Monday, January 20, 2020

Daisy Jones and the Six by Taylor Jenkins Reid

It's easy to forget this book is fiction. It's also refreshing to read a book written like a long interview. This story could have just as easily been told as a narrative, but there's something captivating about the idea of almost the entire thing being told without an author filling in the gaps. It's just straight from the mouths of the members of a 70's rock band. Along with the interjections from the people most connected to them, you get this complete picture of the life of a band, in the most intimate way, since the stories come directly from those involved.

It's such a genuine way to present a highly emotional story. Characters remember the same situations differently, impart their own neurosis onto events and share more emotion than I feel you'd get from another presentation style. It's great.

This book has all the elements you'd expect from a novel talking about rock and roll. There's addiction, infidelity, bad relationships, and serious drug use. There's also these amazing moments of love, passion, and creativity that you almost never feel from the outside when hearing musicians talk about themselves or their process. You see real doubt and fear as these characters come together to form an amazing band and then struggle to keep it all in sync. It's so real.

The surprise for me though, and this isn't really a spoiler, is that although all that is in the book, it's not what it's actually about. Yes, rock and roll is ever-present, along with the dynamic of being in a band and facing fame, but what this book is really about is love. How it comes in all kinds and what it means to keep it alive. It's about one woman who has found a successful formula for love and tries her best to empower other women to get on their path toward it. It's also about women who fail at it. It's about the concept that love is about choices. It's powerful stuff, and I appreciate the variety of women we see in the book and how they're each able to settle into where they're really supposed to be instead of being forced into a pre-set container.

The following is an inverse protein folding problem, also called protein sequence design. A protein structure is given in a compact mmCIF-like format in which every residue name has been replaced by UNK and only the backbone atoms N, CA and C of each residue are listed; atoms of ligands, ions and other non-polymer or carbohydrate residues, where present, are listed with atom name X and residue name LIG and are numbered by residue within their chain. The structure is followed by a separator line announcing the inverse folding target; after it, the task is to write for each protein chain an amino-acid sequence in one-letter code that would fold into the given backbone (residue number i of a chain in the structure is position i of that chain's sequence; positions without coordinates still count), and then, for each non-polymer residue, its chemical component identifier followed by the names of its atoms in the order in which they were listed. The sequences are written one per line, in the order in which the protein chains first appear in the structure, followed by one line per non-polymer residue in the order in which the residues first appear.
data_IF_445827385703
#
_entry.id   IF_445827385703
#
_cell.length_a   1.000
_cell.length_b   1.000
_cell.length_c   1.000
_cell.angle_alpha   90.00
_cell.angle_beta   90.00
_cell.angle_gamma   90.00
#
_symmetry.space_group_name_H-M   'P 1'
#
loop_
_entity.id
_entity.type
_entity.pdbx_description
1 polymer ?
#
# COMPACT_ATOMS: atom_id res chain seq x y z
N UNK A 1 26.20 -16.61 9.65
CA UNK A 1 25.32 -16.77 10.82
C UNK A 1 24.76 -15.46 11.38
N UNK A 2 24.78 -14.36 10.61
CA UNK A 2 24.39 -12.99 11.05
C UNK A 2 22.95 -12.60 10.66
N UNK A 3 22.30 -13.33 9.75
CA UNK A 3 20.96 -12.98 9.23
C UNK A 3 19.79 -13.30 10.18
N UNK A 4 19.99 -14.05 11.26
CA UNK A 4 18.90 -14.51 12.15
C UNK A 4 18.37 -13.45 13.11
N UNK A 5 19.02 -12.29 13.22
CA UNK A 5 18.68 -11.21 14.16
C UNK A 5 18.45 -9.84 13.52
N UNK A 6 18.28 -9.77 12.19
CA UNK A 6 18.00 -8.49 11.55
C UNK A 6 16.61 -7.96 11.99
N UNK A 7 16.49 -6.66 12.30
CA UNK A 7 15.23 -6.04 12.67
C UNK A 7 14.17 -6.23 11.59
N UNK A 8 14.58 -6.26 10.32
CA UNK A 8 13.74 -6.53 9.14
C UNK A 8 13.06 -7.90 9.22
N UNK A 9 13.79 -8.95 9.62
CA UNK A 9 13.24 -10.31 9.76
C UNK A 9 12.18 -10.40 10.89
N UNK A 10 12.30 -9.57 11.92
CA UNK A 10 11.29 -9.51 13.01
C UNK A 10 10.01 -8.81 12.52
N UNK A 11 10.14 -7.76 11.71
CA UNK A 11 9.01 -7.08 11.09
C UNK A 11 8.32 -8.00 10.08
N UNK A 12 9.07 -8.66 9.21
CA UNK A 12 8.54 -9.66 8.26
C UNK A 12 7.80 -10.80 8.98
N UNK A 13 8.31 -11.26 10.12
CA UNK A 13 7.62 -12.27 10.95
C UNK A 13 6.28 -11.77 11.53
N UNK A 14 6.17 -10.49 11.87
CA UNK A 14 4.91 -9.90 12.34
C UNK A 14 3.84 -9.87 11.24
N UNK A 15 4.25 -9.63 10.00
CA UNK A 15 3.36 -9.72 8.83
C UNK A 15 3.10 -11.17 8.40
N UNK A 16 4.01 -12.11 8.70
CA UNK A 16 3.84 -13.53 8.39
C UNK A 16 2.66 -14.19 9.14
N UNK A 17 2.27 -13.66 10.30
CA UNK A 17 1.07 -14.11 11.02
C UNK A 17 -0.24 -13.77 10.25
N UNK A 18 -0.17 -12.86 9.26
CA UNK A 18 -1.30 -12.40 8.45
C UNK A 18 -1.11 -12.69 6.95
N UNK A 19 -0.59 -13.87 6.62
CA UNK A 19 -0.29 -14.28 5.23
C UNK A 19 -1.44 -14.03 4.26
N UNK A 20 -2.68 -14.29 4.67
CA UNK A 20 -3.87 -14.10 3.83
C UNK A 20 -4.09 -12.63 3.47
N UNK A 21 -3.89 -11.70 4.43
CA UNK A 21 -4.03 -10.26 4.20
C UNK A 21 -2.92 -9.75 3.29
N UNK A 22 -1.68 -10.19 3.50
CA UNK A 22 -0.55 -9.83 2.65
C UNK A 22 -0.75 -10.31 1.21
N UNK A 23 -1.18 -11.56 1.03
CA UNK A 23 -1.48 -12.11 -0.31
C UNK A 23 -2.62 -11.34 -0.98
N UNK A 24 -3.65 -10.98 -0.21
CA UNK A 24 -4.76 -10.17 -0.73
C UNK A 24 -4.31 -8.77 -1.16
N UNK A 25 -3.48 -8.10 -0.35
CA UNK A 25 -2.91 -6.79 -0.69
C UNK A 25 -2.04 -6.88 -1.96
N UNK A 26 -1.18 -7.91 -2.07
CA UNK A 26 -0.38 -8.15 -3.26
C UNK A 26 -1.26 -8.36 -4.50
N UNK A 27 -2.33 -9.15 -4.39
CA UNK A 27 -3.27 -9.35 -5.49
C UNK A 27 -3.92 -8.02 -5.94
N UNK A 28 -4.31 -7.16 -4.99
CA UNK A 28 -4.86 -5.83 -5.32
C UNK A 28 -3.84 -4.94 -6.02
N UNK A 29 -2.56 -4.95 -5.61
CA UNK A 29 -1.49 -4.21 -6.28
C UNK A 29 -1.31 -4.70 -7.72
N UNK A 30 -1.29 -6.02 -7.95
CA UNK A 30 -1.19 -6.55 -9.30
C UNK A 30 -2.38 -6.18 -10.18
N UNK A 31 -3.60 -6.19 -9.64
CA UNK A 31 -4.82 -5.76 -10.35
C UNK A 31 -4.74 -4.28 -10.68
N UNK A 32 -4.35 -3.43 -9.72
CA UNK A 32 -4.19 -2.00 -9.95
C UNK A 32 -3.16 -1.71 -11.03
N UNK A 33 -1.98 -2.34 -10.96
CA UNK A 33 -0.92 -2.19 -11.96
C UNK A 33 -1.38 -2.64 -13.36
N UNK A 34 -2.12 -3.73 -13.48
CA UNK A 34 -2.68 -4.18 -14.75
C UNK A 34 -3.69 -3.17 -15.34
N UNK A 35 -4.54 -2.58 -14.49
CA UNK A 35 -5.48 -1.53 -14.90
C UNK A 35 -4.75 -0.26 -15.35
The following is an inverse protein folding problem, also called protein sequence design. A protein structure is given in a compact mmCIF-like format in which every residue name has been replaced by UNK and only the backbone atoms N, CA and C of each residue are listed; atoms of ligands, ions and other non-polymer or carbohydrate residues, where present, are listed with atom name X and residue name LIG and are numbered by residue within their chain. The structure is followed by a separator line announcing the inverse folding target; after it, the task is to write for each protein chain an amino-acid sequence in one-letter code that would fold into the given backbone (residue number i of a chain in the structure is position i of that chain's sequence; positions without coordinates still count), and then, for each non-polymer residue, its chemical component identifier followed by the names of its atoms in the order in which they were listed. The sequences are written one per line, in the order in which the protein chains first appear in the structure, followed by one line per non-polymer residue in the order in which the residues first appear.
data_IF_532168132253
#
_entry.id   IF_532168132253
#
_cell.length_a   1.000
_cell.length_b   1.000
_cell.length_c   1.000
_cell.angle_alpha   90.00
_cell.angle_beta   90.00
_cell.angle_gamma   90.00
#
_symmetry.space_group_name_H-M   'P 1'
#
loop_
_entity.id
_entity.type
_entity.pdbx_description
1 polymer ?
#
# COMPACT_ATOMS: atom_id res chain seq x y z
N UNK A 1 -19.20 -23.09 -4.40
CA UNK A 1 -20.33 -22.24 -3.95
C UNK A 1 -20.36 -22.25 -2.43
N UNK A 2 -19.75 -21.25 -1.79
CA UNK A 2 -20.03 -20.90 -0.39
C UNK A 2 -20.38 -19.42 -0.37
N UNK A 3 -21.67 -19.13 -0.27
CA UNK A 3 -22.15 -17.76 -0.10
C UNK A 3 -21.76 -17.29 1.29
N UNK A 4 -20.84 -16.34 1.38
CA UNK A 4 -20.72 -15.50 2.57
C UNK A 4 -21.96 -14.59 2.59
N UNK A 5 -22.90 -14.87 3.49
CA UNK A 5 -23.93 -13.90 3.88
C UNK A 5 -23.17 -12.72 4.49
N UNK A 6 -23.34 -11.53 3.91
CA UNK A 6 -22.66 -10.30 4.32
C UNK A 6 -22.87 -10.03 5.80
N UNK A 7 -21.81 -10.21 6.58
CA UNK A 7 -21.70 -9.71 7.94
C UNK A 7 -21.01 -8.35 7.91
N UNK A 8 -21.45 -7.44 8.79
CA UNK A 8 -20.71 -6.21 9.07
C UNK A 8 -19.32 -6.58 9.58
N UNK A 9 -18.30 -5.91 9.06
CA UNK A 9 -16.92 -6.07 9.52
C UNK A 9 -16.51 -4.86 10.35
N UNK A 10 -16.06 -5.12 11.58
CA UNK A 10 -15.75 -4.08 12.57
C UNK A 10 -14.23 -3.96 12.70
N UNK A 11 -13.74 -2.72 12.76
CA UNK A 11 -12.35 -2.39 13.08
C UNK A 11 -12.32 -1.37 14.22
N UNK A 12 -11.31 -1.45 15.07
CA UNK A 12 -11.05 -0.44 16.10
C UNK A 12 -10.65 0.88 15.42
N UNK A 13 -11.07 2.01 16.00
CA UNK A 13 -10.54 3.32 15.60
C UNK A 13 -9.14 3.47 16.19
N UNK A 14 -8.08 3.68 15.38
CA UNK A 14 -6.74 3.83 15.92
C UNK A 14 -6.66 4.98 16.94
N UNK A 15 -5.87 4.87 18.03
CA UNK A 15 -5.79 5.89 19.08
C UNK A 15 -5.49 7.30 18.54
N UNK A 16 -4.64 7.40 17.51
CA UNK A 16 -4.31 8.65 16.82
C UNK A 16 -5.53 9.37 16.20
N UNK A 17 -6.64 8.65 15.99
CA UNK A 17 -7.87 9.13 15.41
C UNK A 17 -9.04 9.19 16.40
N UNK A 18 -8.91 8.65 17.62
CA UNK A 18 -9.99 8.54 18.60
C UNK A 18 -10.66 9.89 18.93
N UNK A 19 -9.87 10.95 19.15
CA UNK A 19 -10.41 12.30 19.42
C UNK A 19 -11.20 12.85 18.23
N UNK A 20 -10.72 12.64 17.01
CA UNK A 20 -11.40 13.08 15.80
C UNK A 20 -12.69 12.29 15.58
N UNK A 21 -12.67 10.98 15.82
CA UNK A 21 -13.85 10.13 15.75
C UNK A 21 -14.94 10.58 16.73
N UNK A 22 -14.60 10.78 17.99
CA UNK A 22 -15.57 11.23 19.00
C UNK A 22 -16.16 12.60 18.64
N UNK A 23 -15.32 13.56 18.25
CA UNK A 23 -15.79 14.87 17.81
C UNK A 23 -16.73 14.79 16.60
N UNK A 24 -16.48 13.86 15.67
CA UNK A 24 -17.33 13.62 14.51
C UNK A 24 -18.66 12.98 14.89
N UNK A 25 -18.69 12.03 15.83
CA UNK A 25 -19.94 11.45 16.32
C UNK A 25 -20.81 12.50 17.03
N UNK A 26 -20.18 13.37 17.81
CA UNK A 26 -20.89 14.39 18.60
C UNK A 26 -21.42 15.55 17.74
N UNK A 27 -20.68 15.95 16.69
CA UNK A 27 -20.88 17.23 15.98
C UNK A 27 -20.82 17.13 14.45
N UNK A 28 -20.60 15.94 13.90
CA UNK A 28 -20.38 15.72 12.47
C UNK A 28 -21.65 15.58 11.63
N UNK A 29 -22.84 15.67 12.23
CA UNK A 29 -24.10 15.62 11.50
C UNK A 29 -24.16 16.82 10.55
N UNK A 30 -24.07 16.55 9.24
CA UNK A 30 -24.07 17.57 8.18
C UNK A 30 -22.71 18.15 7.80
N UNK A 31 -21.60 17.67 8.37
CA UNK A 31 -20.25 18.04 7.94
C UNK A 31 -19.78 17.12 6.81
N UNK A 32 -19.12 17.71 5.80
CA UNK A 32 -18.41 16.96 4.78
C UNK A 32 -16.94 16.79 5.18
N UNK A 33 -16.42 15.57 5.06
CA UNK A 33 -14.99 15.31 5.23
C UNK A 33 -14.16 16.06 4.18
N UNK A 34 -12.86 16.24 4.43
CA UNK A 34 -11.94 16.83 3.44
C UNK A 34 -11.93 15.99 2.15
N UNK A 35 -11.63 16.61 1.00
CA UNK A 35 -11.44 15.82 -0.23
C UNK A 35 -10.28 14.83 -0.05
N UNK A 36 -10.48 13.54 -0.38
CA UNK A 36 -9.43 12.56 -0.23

This is a quick read and so unlike what's out there right now. It's enticing and I highly recommend it.

Saturday, January 11, 2020

The Dutch House by Ann Patchett

Book club book #9

I went and saw David Sedaris a few months ago, and he recommended this book. I totally get why. With the raw insight and, at times, painful lack of filter, Patchett, like Sedaris, gives us a story that's worth hearing. They're definitely kindred spirits.

In The Dutch House, we get a novel about a very odd and special house, and the family within it. The house seems to have a personality all its own as it's possessed with the power to drive people away as well as suck them in so deeply that death is the only way out.

A broken family lives inside. The mother one day leaves and never returns, no explanation. The children, Maeve and Danny, must lean on each other and their hired caretakers to survive. The dad is elusive. When a new "friend," Andrea is brought home the upheaval only gets worse. The broken family breaks even more as this "new mom" and her two daughters slide into the house and usurp everything.

Through it all, Maeve and Danny, our main characters, rely on each other as more than just siblings. It's a rotating series of familial roles the more they're left to depend on each other. At times, one parents the other -- advising and nurturing and maybe controlling a little. They question each other's choices as only siblings can get away with, but share an unbreakable connection.

As they grow, the Dutch House lingers on in its pristine, overly-huge perfection. An obsession for some, a symbol of trauma for many others, the house is as much a character as the people who have called it home. The house looms for Maeve and Danny as a sight of a lot of pain, yet they can't stay away. As the house's character develops, it becomes a key player in tying up loose ends.

While not all the characters find exactly what they're looking for within the walls of the Dutch House, this book concludes at just the right spot. You close it feeling as if a complete story was told. It's beautiful, emotional, sad, and sweet. The characters are complex and unpredictable. It's a really good story. I loved it.